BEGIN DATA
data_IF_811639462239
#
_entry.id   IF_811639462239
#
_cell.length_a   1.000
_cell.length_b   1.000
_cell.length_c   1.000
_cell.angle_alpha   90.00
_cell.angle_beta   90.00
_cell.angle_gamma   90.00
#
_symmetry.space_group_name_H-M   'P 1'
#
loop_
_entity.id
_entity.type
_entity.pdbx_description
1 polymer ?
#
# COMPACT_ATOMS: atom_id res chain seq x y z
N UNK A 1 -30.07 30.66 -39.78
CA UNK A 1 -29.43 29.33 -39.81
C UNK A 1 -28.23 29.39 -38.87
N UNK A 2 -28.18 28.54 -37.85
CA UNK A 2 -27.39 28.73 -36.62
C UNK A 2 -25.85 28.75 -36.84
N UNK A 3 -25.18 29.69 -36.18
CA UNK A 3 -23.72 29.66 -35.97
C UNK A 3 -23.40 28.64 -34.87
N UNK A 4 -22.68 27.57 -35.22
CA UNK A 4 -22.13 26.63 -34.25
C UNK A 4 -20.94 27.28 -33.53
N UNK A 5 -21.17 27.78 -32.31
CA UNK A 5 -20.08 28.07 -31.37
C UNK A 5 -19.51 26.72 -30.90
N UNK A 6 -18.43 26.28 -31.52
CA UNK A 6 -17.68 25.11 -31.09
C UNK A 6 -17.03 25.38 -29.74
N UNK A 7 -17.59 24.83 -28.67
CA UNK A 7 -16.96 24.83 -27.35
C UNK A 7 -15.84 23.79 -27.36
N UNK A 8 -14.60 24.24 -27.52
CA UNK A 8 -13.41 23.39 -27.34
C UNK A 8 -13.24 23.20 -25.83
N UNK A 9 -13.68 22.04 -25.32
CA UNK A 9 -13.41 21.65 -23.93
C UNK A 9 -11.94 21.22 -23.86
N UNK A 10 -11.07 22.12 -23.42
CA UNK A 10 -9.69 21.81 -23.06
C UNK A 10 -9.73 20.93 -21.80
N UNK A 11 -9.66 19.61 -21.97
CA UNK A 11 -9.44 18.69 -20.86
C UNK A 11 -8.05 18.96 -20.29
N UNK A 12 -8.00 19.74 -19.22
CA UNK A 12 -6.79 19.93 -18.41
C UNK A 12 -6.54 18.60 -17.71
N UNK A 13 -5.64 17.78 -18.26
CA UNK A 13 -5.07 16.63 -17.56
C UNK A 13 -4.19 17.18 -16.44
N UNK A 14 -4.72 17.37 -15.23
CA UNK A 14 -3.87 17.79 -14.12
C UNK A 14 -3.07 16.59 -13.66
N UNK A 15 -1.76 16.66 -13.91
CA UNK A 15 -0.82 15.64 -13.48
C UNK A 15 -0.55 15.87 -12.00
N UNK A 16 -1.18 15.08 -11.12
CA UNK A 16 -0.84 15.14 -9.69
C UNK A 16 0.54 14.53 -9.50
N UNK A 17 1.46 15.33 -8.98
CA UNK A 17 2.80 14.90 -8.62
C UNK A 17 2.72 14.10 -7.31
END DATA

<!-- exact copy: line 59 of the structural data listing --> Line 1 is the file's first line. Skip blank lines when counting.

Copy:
C UNK A 13 -4.19 17.18 -16.44